Tuesday, 2 February 2010

The $92k Mission and Your 100-Day Challenge

You often hear that even for what, on the surface, appears to be a negative situation you should look for the positive. You can also look for ways to turn a negative situation into a positive one and this is exactly what Serena Williams is aiming to do.

In 2009, the Grand Slam Committee fined Serena Williams a record $82,500 for her outburst at a US Open line judge. In addition, she was fined $10,000 from the US Tennis Association bringing the total fine to $92,500. So she has set herself a $92k Mission to raise $92k in 92 days.

The money will go towards the work of her foundation - The Serena Williams Foundation - which educates and helps men, women and children so that they have a "fighting chance" to be successful in life. She has already built a secondary school in South Africa and will be opening a second school this spring.

One way in which the funds will be raised is through a series of auctions of sports memorabilia on eBay such as the Air Max trainers worn by Serena Williams during the 2009 Australia Open. I personally think the $92k Mission is a good idea and I'm sure that she will reach her target.

Notice though that I said I thought it was a "good idea". You see, I think that for someone, like Serena Williams, who is well-connected and who has a huge fan base that this goal is far too easy. It's not a stretch for her and I'm sure that there are many individuals who would agree with me. Now if she were planning to raise $92k in 92 hours that would be more interesting.

Don't get me wrong. I'm not trying to belittle what Serena Williams is doing - far from it. As a result of her foundation hundreds of disadvantaged young people will gain a secondary education and that is absolutely fantastic.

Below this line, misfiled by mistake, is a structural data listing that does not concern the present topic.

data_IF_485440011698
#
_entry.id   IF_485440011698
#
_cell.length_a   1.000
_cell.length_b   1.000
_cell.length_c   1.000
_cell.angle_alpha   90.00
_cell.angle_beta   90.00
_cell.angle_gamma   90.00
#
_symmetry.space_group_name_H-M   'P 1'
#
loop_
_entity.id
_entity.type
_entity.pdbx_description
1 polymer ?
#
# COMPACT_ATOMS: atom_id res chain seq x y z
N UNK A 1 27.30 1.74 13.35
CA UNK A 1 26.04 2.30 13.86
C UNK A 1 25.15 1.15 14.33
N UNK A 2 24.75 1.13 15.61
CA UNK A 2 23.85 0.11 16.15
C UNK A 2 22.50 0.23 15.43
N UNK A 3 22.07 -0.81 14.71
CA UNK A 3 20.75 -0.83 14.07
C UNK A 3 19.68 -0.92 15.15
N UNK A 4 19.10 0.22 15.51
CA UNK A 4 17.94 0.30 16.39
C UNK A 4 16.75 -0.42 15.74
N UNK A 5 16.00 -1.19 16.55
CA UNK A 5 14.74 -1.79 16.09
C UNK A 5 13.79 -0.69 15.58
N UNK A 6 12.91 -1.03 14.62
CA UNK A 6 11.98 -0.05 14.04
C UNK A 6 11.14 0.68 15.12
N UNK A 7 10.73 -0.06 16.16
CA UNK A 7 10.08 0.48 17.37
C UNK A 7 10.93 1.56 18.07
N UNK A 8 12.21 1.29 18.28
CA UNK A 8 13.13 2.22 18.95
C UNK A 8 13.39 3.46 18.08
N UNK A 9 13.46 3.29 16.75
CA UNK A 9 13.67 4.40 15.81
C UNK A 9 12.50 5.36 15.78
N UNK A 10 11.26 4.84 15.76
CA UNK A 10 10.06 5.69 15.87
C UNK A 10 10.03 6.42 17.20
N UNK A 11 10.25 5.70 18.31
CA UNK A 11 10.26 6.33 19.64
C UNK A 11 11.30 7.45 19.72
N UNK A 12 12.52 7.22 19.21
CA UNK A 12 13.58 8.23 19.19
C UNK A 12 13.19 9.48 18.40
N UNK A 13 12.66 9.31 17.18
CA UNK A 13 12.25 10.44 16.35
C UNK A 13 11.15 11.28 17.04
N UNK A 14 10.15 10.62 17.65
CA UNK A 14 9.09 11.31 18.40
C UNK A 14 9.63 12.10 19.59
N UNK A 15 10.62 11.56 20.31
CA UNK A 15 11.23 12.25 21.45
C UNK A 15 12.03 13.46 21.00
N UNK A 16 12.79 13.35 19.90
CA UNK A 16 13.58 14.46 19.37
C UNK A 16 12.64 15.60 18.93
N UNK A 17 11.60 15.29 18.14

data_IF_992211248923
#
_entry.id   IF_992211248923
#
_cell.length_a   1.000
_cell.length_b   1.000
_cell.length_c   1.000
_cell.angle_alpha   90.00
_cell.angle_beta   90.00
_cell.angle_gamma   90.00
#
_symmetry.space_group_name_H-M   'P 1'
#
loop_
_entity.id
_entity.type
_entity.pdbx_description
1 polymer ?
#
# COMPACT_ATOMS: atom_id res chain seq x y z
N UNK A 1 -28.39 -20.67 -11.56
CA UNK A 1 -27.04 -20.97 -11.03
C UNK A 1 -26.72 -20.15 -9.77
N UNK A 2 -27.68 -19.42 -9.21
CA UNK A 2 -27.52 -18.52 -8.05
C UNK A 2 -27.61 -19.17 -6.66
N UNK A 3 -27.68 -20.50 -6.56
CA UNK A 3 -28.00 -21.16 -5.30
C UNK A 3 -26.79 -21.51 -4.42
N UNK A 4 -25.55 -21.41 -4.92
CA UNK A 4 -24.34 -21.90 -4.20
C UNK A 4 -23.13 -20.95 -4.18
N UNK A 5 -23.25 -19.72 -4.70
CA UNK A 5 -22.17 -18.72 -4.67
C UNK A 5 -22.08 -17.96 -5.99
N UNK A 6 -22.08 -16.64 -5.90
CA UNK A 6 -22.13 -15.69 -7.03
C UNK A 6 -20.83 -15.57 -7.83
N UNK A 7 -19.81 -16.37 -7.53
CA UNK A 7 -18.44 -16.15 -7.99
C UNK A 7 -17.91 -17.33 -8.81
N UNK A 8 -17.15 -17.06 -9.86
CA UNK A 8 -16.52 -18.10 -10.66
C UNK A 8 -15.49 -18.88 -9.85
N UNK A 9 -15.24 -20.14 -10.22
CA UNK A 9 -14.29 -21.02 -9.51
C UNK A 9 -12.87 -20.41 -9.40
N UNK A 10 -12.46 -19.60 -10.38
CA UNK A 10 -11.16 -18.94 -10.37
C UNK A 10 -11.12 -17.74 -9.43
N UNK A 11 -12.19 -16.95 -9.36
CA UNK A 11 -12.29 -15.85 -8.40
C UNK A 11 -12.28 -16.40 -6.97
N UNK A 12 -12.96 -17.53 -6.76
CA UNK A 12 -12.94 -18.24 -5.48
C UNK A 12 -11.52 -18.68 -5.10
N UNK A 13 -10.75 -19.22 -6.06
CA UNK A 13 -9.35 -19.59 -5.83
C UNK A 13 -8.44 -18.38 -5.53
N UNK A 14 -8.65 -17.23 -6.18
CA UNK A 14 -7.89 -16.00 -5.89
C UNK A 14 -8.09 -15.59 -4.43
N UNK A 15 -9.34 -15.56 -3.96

But now what of you?

What challenge have you set yourself this year? Think of specific goals in each area of your life and then ask yourself which one would have the greatest impact on your life. That's a great goal to start with.

Your goal should both excite and scare you. Your goal should not be something you know how to accomplish. You'll discover how you can manifest your goal as you progressively work towards it. Your goal should be something that is definitely worthy of you.

You may be thinking though that you've set big goals in the past and haven't achieved them. And, if this is the case, you may be feeling that it's pointless to set another big goal because you'll only be setting yourself up for failure.

I'll let you in on a secret.

No one achieves all their goals.

No one.

True, some people have a better track record for goal achievement than others but even the individuals that you perceive as being very successful have endured a string of failures. These individuals may have chalked up more successes than you and they've probably chalked up more failures than you as well in the process.

In fact, this is part of the secret to their success. They were prepared to fail but when they did so their aim was to do so quickly, learn from the experience and move on. So as you strive towards your goal know that everything you try will not be a success but that if you continue to correct your actions as a result of the feedback you've learnt from your failures, you will eventually be successful.

And it's interesting to note that when you eliminate overall failure as an option that it is then magic starts to happen.

Serena Williams has set herself a 92 day challenge but what if we were to extend that time frame to 100 days?

What challenging goal could you achieve in 100 days?

One thing is certain. Whatever goal you've set yourself, you're not going to be able to achieve it alone. You need a support system.

One of my mentors, Gary Ryan Blair, the author of Everything Counts, has an excellent program called the 100-Day Challenge that will support you step-by-step as you progress towards your goal.

Watch the video below for a brief introduction to the 100-day Challenge and then click the link below for full details and be prepared to make 2010 a truly extraordinary year:

100-Day Challenge